So lots of people probably know by now (at least if they read Techmeme) that Amazon is launching an electronic book-reading gizmo called the Kindle on Monday, and there’s a gigantic cover story about it in the latest issue of Newsweek magazine. Speaking of which, the Kindle will apparently be a magazine and newspaper reader too, letting you read publications that you’ve downloaded using its built-in wireless connection.
First things first — I think that Bezos is right to emphasize the wireless aspect, which is based on a cellular-style service that Amazon is calling Whispernet. Previous e-book readers had to be hooked up to the PC or a cradle of some kind in order to download new books via the phone line and so on, but being able to buy and download them almost instantaneously will add a whole other dimension (I realize that the iPod has managed to succeed without that ability, but then I think music is different from books in a whole bunch of ways).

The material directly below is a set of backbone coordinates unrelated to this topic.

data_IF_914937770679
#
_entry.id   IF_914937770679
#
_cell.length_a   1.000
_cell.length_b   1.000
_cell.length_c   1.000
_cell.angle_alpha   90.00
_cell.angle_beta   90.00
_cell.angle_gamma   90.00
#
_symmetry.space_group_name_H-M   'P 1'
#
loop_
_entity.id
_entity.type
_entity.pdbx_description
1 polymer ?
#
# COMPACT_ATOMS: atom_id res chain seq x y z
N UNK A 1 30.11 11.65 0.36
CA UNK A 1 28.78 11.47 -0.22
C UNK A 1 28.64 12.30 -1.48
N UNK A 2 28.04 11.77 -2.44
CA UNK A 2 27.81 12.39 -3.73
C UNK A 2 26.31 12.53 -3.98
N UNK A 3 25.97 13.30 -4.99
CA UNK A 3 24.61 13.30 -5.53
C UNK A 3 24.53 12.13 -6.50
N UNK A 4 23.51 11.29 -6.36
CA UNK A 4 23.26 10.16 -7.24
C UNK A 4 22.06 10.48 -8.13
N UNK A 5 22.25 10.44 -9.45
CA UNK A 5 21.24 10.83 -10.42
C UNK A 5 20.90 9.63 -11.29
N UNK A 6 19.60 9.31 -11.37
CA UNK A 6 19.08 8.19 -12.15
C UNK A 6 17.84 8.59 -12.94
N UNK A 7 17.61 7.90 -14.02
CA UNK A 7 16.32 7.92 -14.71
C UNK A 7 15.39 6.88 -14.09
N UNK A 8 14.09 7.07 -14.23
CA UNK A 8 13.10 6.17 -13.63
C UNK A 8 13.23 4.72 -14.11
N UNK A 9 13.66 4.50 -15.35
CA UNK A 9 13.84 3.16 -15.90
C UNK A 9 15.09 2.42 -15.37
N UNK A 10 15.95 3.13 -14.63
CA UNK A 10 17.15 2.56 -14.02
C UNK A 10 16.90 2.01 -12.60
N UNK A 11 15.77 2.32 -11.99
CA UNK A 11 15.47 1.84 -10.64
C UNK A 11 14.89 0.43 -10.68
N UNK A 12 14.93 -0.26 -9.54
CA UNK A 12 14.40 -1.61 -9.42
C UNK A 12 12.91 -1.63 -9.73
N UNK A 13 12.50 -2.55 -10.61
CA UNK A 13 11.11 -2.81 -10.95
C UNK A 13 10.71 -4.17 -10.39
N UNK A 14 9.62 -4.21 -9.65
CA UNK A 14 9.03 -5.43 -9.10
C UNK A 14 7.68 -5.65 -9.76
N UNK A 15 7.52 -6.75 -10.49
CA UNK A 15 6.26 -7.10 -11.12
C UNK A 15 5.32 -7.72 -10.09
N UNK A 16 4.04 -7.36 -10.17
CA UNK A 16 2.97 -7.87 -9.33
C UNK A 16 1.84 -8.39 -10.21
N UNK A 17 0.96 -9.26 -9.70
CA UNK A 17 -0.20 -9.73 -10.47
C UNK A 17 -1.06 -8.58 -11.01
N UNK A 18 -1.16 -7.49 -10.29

The second thing that hit me was the part where Steven Levy says that users will be able to download books, newspapers and magazines, and will even be able to “subscribe to selected blogs, which cost either 99 cents or $1.99 a month per blog.” That one made me do a double-take. Pay a monthly subscription fee to read a blog? Either Levy and/or Bezos have been smoking something, or they have found some magical way to get people to pay for something that has historically been free.
I’m trying to think of a blog that I would pay money to read, and nothing is really coming to mind — not even Engadget or TechCrunch or Boing Boing. But that line of thinking raises the inevitable question: if a blog like Engadget is pretty much as good as a magazine (which I think it is), then why would people pay for one but not the other? That can lead you in one of two directions: charge for the blog, or don’t charge for anything. We know which one Jeff has chosen — but is it the right one?
Other questions include: Is it really as ugly as it looks in the photo? Steve Levy says no on his blog, but David Rothman of TeleRead says yes. And will it be open and support industry standards, or will it be full of awkward proprietary formats and DRM?